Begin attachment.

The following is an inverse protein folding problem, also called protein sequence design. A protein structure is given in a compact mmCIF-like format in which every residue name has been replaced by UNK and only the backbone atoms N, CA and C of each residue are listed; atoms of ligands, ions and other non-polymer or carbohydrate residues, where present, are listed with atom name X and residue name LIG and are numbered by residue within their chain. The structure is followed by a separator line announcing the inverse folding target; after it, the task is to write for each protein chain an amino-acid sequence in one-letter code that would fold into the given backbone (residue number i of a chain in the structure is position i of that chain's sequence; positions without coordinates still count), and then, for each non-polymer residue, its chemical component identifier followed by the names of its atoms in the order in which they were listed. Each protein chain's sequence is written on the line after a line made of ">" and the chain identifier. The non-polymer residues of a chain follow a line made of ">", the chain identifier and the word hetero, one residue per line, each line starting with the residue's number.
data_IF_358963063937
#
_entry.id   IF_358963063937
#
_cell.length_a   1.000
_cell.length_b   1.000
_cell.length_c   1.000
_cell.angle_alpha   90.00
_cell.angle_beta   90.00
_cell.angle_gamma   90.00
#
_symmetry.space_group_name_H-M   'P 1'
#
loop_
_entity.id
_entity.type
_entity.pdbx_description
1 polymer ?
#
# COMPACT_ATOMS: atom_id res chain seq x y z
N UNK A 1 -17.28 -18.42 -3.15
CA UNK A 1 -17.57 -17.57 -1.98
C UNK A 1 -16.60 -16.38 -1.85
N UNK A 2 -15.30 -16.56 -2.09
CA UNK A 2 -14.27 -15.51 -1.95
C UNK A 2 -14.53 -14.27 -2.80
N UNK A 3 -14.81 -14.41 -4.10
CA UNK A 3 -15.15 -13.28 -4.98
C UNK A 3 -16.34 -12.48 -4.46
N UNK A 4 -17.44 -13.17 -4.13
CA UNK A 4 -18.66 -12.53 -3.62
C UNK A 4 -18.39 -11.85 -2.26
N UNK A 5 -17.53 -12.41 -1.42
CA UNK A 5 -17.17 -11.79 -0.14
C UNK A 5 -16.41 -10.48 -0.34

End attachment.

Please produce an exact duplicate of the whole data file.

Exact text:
The following is an inverse protein folding problem, also called protein sequence design. A protein structure is given in a compact mmCIF-like format in which every residue name has been replaced by UNK and only the backbone atoms N, CA and C of each residue are listed; atoms of ligands, ions and other non-polymer or carbohydrate residues, where present, are listed with atom name X and residue name LIG and are numbered by residue within their chain. The structure is followed by a separator line announcing the inverse folding target; after it, the task is to write for each protein chain an amino-acid sequence in one-letter code that would fold into the given backbone (residue number i of a chain in the structure is position i of that chain's sequence; positions without coordinates still count), and then, for each non-polymer residue, its chemical component identifier followed by the names of its atoms in the order in which they were listed. Each protein chain's sequence is written on the line after a line made of ">" and the chain identifier. The non-polymer residues of a chain follow a line made of ">", the chain identifier and the word hetero, one residue per line, each line starting with the residue's number.
data_IF_358963063937
#
_entry.id   IF_358963063937
#
_cell.length_a   1.000
_cell.length_b   1.000
_cell.length_c   1.000
_cell.angle_alpha   90.00
_cell.angle_beta   90.00
_cell.angle_gamma   90.00
#
_symmetry.space_group_name_H-M   'P 1'
#
loop_
_entity.id
_entity.type
_entity.pdbx_description
1 polymer ?
#
# COMPACT_ATOMS: atom_id res chain seq x y z
N UNK A 1 -17.28 -18.42 -3.15
CA UNK A 1 -17.57 -17.57 -1.98
C UNK A 1 -16.60 -16.38 -1.85
N UNK A 2 -15.30 -16.56 -2.09
CA UNK A 2 -14.27 -15.51 -1.95
C UNK A 2 -14.53 -14.27 -2.80
N UNK A 3 -14.81 -14.41 -4.10
CA UNK A 3 -15.15 -13.28 -4.98
C UNK A 3 -16.34 -12.48 -4.46
N UNK A 4 -17.44 -13.17 -4.13
CA UNK A 4 -18.66 -12.53 -3.62
C UNK A 4 -18.39 -11.85 -2.26
N UNK A 5 -17.53 -12.41 -1.42
CA UNK A 5 -17.17 -11.79 -0.14
C UNK A 5 -16.41 -10.48 -0.34